Named after Sir Arthur Conan Doyle, author of Sherlock Holmes, this pub has been bought and renovated by the Nicholson’s pub chain in the last few years. It’s a busy pub, with a quirky multi-level layout and haphazard decor.
Warning: here comes a rant. The Nicholson’s logo mischievously says “freehouse” on it, but that’s surely a joke. Nicholson’s has over 70 pubs around the UK, mostly in central London. They seem to have a thirst for Edinburgh pubs these days, snapping up some classics like the Kennilworth on Rose Street, and tourist traps like Deacon Brodies on the Royal Mile. Nicholson’s themselves are owned by Mitchells & Butlers. Maybe, like me, you’ve never heard of them. Well, after a quick check on Wikipedia, I can tell you that they’re the UK’s largest pub and restaurant group, essentially the retail arm of Bass after it sold the Bass name and brewing operations to Interbrew (now Anheuser-Busch InBev). We’re dealing with the big boys here. So Nicholson’s are stable mates with the likes of All Bar One, O’Neill’s, Toby Carvery and Browns restaurants. Freehouse, my arse!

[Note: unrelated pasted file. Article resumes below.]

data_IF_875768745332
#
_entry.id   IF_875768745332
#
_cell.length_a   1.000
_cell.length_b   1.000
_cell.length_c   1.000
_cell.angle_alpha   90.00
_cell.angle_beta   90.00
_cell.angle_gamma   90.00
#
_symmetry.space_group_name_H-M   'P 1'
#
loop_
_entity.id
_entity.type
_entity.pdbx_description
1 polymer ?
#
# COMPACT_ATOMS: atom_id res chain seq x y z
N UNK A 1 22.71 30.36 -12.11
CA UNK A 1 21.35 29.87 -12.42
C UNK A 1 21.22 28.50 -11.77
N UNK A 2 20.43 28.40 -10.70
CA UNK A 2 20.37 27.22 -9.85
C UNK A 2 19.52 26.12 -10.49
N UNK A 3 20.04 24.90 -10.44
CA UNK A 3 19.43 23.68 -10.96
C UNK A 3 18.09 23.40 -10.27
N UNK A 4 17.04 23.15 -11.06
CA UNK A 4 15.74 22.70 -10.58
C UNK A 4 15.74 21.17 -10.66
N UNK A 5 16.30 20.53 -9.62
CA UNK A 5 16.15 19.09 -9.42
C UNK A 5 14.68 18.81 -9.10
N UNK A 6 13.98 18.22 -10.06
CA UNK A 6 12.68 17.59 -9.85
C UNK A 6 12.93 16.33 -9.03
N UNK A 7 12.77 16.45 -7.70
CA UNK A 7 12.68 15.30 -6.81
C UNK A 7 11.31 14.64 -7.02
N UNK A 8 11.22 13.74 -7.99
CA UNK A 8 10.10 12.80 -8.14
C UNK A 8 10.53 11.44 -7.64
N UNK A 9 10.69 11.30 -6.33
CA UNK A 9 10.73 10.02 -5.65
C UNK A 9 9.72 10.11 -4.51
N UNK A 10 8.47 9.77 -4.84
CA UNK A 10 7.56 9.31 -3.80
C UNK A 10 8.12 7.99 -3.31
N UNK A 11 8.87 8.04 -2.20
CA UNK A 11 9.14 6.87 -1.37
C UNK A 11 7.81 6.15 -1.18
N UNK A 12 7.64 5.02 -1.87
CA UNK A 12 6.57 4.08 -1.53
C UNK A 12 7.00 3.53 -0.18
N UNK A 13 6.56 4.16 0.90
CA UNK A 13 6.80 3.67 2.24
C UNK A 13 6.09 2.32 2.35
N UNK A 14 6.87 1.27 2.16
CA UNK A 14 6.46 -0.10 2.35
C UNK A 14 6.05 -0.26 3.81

Ok, rant over. The thing is, from a consumer’s point of view, it’s hard to argue with well kept, cheap beer and well trained staff. I’m basing the staff thing on a single encounter in Deacon Brodies a while back, maybe it was a fluke. There was nothing out of the ordinary staff-wise tonight in Conan Doyle.
There’s a good choice of casks: Caledonian Deuchars, Harviestoun Old Engine Oil, Sharp’s Cornish Coaster, Hilden Brewing Scullion’s Irish Ale, Kelburn Pivo Estivo, Orkney Raven Ale, and Stewart’s 80. On keg there’s Tennent’s Lager, Carling Extra Cold, Peroni, Heineken, Guinness, Franziskaner hefe Weissbier, Stella Artois Black and San Miguel.
1.5 pints of Old Engine Oil was a measly £3.70, implying a pint is somewhere around £2.50! That’s not representative though, we didn’t know there was a special offer of some kind on. I hesitate to call it a mini beer festival.
They have a full menu, as do all of the Nicholson’s pubs (I believe), but all the menus had been removed by the time we got here at around 9.20pm. There was a board on the wall titled “Beer Snacks” detailing a short list of hot snacks available, all of which were under a fiver except for the nachos. It had the likes of pork pie, scotch egg, sausage roll, onion rings etc.
No TV that I remember, but I’d be surprised if a chain pub didn’t put sport on, so I’m probably mistaken.